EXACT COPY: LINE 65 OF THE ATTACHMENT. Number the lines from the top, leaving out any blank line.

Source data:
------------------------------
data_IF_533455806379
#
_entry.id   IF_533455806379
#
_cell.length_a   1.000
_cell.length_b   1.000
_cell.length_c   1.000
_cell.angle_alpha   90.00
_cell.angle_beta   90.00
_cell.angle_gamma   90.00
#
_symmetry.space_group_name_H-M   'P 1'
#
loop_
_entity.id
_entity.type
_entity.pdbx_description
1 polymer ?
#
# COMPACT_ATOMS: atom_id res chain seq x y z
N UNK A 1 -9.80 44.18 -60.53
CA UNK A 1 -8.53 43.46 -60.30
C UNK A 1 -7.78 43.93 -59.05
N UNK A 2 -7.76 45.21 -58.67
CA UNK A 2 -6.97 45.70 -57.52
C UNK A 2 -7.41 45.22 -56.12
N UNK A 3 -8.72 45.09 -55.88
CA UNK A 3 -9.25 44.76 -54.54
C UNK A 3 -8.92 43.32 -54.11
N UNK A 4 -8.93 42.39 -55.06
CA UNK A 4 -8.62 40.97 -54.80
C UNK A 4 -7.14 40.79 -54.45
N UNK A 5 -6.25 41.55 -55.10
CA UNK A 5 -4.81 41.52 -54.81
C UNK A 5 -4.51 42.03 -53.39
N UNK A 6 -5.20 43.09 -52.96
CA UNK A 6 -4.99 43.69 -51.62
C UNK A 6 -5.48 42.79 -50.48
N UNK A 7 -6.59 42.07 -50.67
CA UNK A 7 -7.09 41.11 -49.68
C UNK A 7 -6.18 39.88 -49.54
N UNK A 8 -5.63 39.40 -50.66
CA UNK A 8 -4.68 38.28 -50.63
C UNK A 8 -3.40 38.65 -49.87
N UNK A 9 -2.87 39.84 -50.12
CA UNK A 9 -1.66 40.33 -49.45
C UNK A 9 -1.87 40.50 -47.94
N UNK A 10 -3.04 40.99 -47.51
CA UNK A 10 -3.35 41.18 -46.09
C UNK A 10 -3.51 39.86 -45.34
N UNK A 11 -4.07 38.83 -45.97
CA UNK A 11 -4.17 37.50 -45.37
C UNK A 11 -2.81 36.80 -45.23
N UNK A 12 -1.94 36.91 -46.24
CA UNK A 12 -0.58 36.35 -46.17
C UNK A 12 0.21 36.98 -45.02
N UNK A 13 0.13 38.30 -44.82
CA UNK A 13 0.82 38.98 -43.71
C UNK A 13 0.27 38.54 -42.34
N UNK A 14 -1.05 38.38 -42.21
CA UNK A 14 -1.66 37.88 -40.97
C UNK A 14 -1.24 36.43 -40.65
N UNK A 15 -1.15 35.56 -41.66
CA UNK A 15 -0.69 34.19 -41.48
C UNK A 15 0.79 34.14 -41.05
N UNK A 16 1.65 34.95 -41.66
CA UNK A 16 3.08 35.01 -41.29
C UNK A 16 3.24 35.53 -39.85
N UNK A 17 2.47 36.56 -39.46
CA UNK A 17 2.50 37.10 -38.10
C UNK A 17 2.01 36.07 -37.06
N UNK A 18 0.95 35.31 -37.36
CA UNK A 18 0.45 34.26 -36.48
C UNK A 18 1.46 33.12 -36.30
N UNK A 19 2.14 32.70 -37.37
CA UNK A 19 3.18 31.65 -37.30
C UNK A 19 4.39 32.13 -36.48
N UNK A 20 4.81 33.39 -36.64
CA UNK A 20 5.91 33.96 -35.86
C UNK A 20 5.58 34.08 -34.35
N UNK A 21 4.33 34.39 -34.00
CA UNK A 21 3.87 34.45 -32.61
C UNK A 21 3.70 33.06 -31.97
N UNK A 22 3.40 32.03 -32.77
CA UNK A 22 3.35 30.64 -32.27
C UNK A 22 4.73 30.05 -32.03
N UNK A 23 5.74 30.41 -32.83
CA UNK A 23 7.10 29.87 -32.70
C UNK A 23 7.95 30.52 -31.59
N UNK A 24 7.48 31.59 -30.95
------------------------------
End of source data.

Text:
C UNK A 15 0.79 34.14 -41.05